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Much of what we as people – and company employees – anticipate with regard to climate risk is that new solutions will develop to manage emissions, remove CO2 from the atmosphere and generally reduce climate impacts. Many developments reported in the press are startups pursuing new technologies bent on reducing emissions at their point of generation, removing CO2 from ambient air (direct air capture), sequestering carbon in various ways or innovations in offsets. Certainly – just as in any business venture – only a few will survive. Failures will result from any number of factors like technical inability to scale technology, operating costs or even fraud. However, this interesting article highlights risks of relying too much on expecting new solutions to develop and be successful:

“…the centralised and extractive model of climate capitalism questionable. It just doesn’t work even at the core task of reducing carbon emissions in the first place. First comes the efficiency paradox. Sometimes call the rebound effect or Jevons paradox. Roughly this states that when you improve the efficiency of how a resource is consumed, you incentivise even more use of that self same resource. Often to a level even higher than it was before. So it is with shipping. If you save an operator some money from fuel costs and help them gain some ‘green’ credentials, the inevitable outcome is that they are more attractive to investors and will build more ships resulting in more actual emissions overall.

Secondly, the tech itself will most likely be used by those bad actors I mentioned at the beginning to further grow their exploitative operations. So the first customers of ‘clean’ maritime wind power are aircraft manufacturers to create more planes. Next will be oil companies to ship more oil, coal miners to ship more coal, and large conglomerates to ship more low-quality furniture and consumer goods.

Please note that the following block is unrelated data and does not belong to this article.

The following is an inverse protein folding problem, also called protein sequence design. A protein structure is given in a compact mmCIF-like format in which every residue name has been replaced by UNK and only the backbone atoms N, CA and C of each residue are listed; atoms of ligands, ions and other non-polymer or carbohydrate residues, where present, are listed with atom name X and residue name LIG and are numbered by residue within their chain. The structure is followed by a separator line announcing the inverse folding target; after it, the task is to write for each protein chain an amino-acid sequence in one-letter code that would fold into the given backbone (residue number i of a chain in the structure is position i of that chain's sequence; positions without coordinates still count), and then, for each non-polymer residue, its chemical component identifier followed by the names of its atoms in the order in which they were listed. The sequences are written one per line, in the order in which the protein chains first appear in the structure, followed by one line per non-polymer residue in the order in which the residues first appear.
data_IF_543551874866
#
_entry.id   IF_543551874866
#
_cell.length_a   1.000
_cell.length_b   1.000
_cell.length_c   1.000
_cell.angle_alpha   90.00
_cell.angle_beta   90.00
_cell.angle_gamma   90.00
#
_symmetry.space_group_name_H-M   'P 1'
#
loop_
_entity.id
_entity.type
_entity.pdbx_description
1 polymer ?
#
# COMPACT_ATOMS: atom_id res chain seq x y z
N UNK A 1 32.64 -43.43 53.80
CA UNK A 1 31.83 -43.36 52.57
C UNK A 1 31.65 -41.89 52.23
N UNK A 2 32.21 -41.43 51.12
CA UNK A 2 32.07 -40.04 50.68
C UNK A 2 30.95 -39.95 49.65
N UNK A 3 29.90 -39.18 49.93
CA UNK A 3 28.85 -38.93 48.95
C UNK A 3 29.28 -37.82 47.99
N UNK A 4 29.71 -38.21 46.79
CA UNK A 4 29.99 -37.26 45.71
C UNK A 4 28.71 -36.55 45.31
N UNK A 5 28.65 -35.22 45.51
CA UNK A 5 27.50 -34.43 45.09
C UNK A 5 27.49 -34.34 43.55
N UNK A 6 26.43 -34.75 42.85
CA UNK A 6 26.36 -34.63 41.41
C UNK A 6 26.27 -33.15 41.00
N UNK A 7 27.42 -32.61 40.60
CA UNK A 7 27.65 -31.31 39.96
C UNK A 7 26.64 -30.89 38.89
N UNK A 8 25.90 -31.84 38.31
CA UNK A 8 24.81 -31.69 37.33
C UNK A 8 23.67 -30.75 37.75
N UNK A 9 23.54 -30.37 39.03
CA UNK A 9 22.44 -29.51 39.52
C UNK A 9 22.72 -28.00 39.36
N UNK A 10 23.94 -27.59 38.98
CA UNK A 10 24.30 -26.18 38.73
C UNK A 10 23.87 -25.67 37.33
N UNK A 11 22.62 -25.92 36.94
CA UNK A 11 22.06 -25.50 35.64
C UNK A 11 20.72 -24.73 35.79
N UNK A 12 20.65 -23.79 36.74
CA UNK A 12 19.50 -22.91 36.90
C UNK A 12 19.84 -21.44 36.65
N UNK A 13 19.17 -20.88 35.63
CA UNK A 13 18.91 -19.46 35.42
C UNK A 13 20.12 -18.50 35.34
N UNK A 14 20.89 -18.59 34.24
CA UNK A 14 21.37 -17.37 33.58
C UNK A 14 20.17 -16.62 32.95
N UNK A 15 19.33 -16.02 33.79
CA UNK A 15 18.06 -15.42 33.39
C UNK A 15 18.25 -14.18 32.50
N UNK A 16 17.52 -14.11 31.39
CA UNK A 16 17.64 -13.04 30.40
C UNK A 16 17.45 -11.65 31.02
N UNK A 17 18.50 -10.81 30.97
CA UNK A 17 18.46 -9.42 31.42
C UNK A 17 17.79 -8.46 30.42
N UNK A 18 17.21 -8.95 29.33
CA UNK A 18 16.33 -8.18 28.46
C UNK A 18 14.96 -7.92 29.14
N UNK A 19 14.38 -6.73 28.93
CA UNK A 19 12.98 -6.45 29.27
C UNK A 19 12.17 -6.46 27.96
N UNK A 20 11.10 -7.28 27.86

Not only are you therefore not ‘saving’ the world and its oceans. You are most likely making it worse by creating the technology that enables the bad behaviours to flourish.”

I’ve read similar arguments and contradictions about the oil and gas industry’s use of captured CO2 in well fracking – while it sequesters CO2 underground, its use produces additional oil and gas (exactly what the second paragraph of the above excerpt decries). The story has very real and broad implications – will personal motivations of today’s incoming ESG workforce actually be an obstacle to new sustainability innovations? If they experience the personal conflict with business mandates as the author of this article did – that itself may be a barrier to successful commercialization of climate solutions. Something else to think about when considering long term climate risk and possible fairy tale solutions. Unfortunately in this instance, failure is not only an option – it should be anticipated.

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The Editor

Lawrence Heim has been practicing in the field of ESG management for almost 40 years. He began his career as a legal assistant in the Environmental Practice of Vinson & Elkins working for a partner who is nationally recognized and an adjunct professor of environmental law at the University of Texas Law School. He moved into technical environmental consulting with ENSR Consulting & Engineering at the height of environmental regulatory development, working across a range of disciplines. He was one… View Profile